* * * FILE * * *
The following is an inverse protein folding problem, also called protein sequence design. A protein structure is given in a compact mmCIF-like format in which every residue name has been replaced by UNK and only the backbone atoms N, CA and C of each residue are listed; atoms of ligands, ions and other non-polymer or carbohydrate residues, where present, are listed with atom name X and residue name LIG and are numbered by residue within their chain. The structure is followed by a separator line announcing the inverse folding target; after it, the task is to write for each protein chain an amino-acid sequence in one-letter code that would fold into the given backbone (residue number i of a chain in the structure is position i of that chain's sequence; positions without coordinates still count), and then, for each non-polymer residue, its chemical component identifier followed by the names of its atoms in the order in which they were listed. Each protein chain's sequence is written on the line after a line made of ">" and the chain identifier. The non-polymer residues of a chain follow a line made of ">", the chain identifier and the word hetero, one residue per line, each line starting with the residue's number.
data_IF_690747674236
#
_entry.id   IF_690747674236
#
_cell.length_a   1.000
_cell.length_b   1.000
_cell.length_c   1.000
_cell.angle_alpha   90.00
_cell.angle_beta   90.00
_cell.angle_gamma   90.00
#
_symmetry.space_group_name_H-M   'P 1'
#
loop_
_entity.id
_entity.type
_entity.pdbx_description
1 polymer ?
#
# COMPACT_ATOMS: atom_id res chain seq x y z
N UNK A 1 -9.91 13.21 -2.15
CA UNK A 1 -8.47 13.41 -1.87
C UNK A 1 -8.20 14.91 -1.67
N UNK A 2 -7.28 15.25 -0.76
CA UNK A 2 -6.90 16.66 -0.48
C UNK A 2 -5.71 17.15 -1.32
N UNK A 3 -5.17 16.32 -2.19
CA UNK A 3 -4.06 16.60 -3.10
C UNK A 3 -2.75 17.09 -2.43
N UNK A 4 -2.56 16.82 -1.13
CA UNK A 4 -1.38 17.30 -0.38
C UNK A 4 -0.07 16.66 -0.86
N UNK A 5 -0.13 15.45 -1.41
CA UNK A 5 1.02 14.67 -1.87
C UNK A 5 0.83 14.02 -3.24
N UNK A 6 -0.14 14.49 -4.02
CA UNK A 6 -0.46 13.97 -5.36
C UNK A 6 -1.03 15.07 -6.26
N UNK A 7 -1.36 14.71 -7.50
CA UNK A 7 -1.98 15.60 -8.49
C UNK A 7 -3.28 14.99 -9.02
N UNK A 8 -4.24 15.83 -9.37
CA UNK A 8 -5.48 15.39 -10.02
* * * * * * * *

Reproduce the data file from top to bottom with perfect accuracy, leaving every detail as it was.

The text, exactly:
The following is an inverse protein folding problem, also called protein sequence design. A protein structure is given in a compact mmCIF-like format in which every residue name has been replaced by UNK and only the backbone atoms N, CA and C of each residue are listed; atoms of ligands, ions and other non-polymer or carbohydrate residues, where present, are listed with atom name X and residue name LIG and are numbered by residue within their chain. The structure is followed by a separator line announcing the inverse folding target; after it, the task is to write for each protein chain an amino-acid sequence in one-letter code that would fold into the given backbone (residue number i of a chain in the structure is position i of that chain's sequence; positions without coordinates still count), and then, for each non-polymer residue, its chemical component identifier followed by the names of its atoms in the order in which they were listed. Each protein chain's sequence is written on the line after a line made of ">" and the chain identifier. The non-polymer residues of a chain follow a line made of ">", the chain identifier and the word hetero, one residue per line, each line starting with the residue's number.
data_IF_690747674236
#
_entry.id   IF_690747674236
#
_cell.length_a   1.000
_cell.length_b   1.000
_cell.length_c   1.000
_cell.angle_alpha   90.00
_cell.angle_beta   90.00
_cell.angle_gamma   90.00
#
_symmetry.space_group_name_H-M   'P 1'
#
loop_
_entity.id
_entity.type
_entity.pdbx_description
1 polymer ?
#
# COMPACT_ATOMS: atom_id res chain seq x y z
N UNK A 1 -9.91 13.21 -2.15
CA UNK A 1 -8.47 13.41 -1.87
C UNK A 1 -8.20 14.91 -1.67
N UNK A 2 -7.28 15.25 -0.76
CA UNK A 2 -6.90 16.66 -0.48
C UNK A 2 -5.71 17.15 -1.32
N UNK A 3 -5.17 16.32 -2.19
CA UNK A 3 -4.06 16.60 -3.10
C UNK A 3 -2.75 17.09 -2.43
N UNK A 4 -2.56 16.82 -1.13
CA UNK A 4 -1.38 17.30 -0.38
C UNK A 4 -0.07 16.66 -0.86
N UNK A 5 -0.13 15.45 -1.41
CA UNK A 5 1.02 14.67 -1.87
C UNK A 5 0.83 14.02 -3.24
N UNK A 6 -0.14 14.49 -4.02
CA UNK A 6 -0.46 13.97 -5.36
C UNK A 6 -1.03 15.07 -6.26
N UNK A 7 -1.36 14.71 -7.50
CA UNK A 7 -1.98 15.60 -8.49
C UNK A 7 -3.28 14.99 -9.02
N UNK A 8 -4.24 15.83 -9.37
CA UNK A 8 -5.48 15.39 -10.02